Updated August 6, 2019
Author: Mike - FishLore Admin
The Crocea Clam is an absolutely amazing looking saltwater clam. The Crocea Clam usually costs anywhere from $30 to $100 dollars depending on your location. In general, there are several different species of Tridacna clams available. There is the T. maxima which gets to be about 12 inches. The T. derasa which gets even bigger than the maxima. Then comes the Tridacna crocea which stays smaller, usually only growing to about 6 inches (15 cm). All of these clam species are quite colorful and eye catching. There are blue, blue-green, brown and other color varieties. These clams are very easy to care for, provided that you have high intensity lighting over your tank.
They bore into the rock by secreting an acid that lowers the pH of the water by up to 2 units in order to dissolve the rock (calcium carbonate) below their shell. Up until recently it was unclear how they bored themselves into rocks.
For standard sized and shallow tanks you may be able to keep these Crocea Clams with power compacts with multiple bulbs. For deeper tanks (those greater than 24 inches deep) you'll need HO, VHO or even better, Metal Halides. They get most of their needed nutrients from photosynthesis and the aquarium light you put over your clam tank is crucial for their well being.
Crocea Clams are also filter feeders and will feed on dissolved nutrients in the water column. They take up ammonia and nitrates and should do ok in aquariums with normal nitrate levels (less than 20ppm).
Croce Clam placement - placing your Crocea Clam is important and you don't want to be moving it around all the time. This can stress them and even lead to their demise. Find a spot and stay with it. If you have moderate lighting levels you will want to place them in a crevice in the live rock in the mid to upper regions of the tank. Tanks with higher lighting levels may be able to place them in the sand.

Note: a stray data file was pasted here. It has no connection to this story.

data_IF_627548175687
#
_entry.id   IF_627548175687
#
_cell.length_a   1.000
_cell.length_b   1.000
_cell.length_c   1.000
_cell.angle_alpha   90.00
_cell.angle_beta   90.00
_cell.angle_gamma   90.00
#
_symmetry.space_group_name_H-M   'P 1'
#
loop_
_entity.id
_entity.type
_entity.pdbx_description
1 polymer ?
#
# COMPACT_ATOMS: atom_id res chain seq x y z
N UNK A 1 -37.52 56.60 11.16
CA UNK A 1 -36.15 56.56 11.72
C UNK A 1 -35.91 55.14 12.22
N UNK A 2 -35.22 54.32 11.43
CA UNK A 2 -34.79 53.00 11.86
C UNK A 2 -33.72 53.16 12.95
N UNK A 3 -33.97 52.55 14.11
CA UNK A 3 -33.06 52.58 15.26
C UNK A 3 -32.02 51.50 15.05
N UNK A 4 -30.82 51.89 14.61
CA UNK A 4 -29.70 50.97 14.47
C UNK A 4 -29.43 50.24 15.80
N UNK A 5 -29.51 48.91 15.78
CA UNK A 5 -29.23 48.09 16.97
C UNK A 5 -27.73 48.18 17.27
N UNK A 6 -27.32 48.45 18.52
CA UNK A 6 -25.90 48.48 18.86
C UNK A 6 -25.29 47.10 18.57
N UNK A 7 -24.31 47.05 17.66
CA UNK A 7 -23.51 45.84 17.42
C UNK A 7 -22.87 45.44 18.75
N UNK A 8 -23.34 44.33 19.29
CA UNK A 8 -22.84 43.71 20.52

Crocea Clam Care
Scientific Name : Tridacna crocea
Common Names : Boring Crocea Clam
Care Level : Moderate to Difficult
Size : Up to 6 inches (15 cm)
Life span : very, very long lifespans
pH : 8.1 - 8.4
Temperature : 75°F - 82°F (25°C - 28°C)
Specific Gravity : 1.023 - 1.025
Carbonate Hardness (dKH) : 8 - 12°
Saltwater Supplements : Needs high calcium levels (400 - 450 meq/L) and seems to need iodine supplementation.
Origin / Habitat : Indo-Pacific, most of the available clams are aqua-cultured
Temperament / Behavior : Very peaceful, and will stay in the same place you put it. Avoid keeping crabs with your clams since they may pick at the clam's mantle.
Breeding : Most clams are aqua-cultured nowadays. They release gametes into the water where they meet up with others and fuse. They then settle to the ocean bottom and start to grow.
Aquarium Size : 30 gallon (114 liters) minimum
Tank Mates : Avoid crabs and any other predatory fish species that may nip at the clam mantle.
Fish Disease : Saltwater Fish Disease - Diagnose, Symptoms and Treatment
Diet / Foods : They get most of their nutrients from photosynthesis (needs high output aquarium light) and they are filter feeders and will feed on ammonia and nitrate.
Tank Region : Crocea clams can be placed in the bottom in the sand or in a crevice of your live rock. If you place it in the live rock, make sure that it is in a secure location and won't be toppled by the currents or fast moving, larger fish.
Recommended Reading: Giant Clams in the Sea and the Aquarium
Site References :
Crocea Clam Comments
More Saltwater Invertebrate Profiles
Skunk Cleaner Shrimp
This is one of the best of the shrimp cleaners. Check out the profile page for pictures of this species in action cleaning a Yellow Tang. They are pretty hardy too and can be kept in groups or pairs.
A great snail for cleaning algae from the rock work and tank glass. One per 20 gallons are so should be fine.
They get most of their energy needs from the zooxanthellae living within the mantle and need high intensity lighting over the tank. Metal halide and T5's are recommended to keep these clams.